Strips becoming more popular
Conservation and crop production goals are often pitted against each other, but one project is showing how the two objectives need not be mutually exclusive. “The science is showing us that we can have both,” says Iowa State University researcher Lisa Schulte Moore.
That’s great news for farmers because, as Gary Van Ryswyk says, “Anybody who farms does not want their soil to leave their field.” Van Ryswyk farms at the Neal Smith National Wildlife Refuge in Jasper County in central Iowa, raising crops alongside prairie strips as part of the STRIPS (Science-based Trials of Rowcrops Integrated with Prairie Strips) research project. He has helped farm cropland owned by the refuge where the research plots were set up; he also uses strips in his own farming operation.
Prairie strips are an emerging conservation practice that strategically integrates small patches of prairie into corn and soybean fields. The STRIPS project has been supported by the Leopold Center for Sustainable Agriculture at ISU since the project began in 2007.
The initial research site at Neal Smith showed that planting diverse, native perennial vegetation in small areas of crop fields with high conservation value reduces runoff and thereby keeps more soil and nutrients in the field.
Seven years later, the project is now in the implementation phase with more than 20 farmers and farmland owners interested in experimenting with prairie strips to demonstrate how the practice functions on different landscapes with different soil types.
Schulte Moore, Van Ryswyk, and 21 other STRIPS collaborators including researchers alongside farmers and landowners, as well as representatives from diverse agencies, are featured in a new 12-minute documentary that explains what the STRIPS project is, and why everyone is so excited about it.
Put strips in right spots
One reason is the disproportionate benefits that prairie strips offer. As Schulte Moore explains, “We don’t need to put all of Iowa back into prairie, but if we can be really strategic and put a little bit of prairie on the right spots in the landscape, we can actually harness most of the benefits you would get [from] large patches of prairie.”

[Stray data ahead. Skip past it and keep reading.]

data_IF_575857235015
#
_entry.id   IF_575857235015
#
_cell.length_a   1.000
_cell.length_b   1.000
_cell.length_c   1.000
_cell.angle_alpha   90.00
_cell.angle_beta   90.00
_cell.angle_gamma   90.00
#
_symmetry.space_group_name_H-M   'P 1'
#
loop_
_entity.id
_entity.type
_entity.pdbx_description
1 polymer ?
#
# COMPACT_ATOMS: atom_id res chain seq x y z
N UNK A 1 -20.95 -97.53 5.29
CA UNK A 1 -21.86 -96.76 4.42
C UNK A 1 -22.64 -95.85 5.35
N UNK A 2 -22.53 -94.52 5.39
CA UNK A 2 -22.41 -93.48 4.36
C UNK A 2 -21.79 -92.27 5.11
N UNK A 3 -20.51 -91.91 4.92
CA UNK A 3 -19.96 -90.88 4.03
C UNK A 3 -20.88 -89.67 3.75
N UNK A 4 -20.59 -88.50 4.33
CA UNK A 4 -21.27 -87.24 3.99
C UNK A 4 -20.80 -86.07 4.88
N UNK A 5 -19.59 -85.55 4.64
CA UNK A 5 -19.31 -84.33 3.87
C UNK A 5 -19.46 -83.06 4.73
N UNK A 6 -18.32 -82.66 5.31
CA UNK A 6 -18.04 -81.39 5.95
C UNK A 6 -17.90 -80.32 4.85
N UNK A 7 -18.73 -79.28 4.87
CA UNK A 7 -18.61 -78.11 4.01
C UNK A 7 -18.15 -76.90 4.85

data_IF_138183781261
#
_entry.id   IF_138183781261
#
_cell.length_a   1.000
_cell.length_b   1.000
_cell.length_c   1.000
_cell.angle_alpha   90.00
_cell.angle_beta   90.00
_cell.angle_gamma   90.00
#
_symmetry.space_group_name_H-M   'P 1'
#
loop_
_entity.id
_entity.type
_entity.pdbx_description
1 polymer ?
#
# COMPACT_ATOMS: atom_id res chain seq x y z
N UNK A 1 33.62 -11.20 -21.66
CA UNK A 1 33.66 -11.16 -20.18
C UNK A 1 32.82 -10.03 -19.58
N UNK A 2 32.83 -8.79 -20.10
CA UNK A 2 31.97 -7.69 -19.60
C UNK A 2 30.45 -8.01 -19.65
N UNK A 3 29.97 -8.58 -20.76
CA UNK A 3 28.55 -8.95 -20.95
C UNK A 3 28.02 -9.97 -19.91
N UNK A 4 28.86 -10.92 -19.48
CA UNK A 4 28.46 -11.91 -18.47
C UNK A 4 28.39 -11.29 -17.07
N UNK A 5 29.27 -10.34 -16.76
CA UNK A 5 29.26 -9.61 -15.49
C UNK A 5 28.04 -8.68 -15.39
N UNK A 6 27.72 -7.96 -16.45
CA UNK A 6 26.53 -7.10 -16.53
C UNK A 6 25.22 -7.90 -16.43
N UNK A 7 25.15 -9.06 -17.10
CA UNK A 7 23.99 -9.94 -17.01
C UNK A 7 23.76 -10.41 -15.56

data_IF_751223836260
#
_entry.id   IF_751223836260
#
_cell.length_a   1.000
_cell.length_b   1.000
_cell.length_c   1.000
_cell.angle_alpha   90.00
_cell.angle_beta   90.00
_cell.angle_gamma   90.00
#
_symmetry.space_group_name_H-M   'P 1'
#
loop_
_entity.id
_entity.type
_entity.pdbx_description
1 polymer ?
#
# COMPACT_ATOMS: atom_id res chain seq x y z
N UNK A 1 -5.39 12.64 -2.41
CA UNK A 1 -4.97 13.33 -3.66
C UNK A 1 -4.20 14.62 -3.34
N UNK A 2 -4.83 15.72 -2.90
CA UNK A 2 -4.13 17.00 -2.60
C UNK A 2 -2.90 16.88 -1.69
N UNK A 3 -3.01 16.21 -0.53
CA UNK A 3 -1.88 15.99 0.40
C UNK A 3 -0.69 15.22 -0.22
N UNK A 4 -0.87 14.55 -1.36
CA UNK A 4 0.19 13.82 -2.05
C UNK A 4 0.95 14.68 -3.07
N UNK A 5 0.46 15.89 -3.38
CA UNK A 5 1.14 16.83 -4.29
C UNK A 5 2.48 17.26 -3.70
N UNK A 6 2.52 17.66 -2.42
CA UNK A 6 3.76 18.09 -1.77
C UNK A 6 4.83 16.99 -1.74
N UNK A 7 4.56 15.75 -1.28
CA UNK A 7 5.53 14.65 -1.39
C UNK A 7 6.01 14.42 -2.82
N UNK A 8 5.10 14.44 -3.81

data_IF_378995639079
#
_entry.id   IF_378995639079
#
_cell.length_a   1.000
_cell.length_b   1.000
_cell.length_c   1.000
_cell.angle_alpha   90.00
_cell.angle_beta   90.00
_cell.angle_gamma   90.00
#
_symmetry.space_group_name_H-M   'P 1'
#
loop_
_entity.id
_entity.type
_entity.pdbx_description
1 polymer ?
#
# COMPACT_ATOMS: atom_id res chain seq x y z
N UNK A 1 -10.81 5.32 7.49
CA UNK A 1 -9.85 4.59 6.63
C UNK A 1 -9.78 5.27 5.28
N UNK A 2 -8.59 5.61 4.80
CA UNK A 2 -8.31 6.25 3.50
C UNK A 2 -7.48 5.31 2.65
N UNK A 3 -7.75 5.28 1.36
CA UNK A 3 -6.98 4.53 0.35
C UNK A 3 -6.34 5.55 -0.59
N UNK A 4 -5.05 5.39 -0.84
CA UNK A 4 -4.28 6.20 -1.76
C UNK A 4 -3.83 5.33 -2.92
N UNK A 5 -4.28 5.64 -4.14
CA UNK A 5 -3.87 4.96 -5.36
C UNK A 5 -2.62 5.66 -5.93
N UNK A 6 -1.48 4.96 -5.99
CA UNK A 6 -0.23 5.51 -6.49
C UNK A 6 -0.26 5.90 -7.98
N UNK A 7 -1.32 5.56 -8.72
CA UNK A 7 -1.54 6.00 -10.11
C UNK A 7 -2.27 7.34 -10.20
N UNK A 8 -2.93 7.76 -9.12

Prairie strips also have multiple roles on a landscape from improving soil to providing wildlife and pollinator habitat and contributing to water quality. “Every farm is different, and every farmer is different,” says Ben Gleason of the Iowa Corn Growers Association, “and you can use the flexibility of these conservation strips to meet their needs.”
But perhaps even more exciting is the collaborative energy around the STRIPS project. “It’s a great project because it’s interdisciplinary,” says Dave DeGeus of the Nature Conservancy. “There aren’t enough of these interdisciplinary projects going on.” Clare Lindahl, executive director of Conservation Districts of Iowa, echoes that sentiment. “These strips are a conservation practice that is attracting collaboration and the farmers who are trying them are rallying around the practice.”
In addition to the feature video, “Restoring the Balance: Prairie Conservation Strips,” which debuted at the 2014 Extension Energy and Environment Summit at Iowa State University, the Leopold Center is producing several video shorts that tell more of the STRIPS story, one interview at a time.
View new videos online
The first two video shorts feature Iowa State researchers Lisa Schulte Moore on STRIPS as “A Difference You Can See” and Matt Helmers on STRIPS as “A Nutrient Reduction Strategy.” Two more video shorts are already in the works, including one with landowner Maggie McQuown discussing why she wants prairie strips on her family’s century farm and one with Anna MacDonald, Badger Creek watershed coordinator for the Madison County Soil and Water Conservation District, discussing the habitat prairie strips provide for native wildlife.
Source: Leopold Center at ISU.
This article published in the January, 2015 edition of WALLACES FARMER.
All rights reserved. Copyright Farm Progress Cos. 2015.
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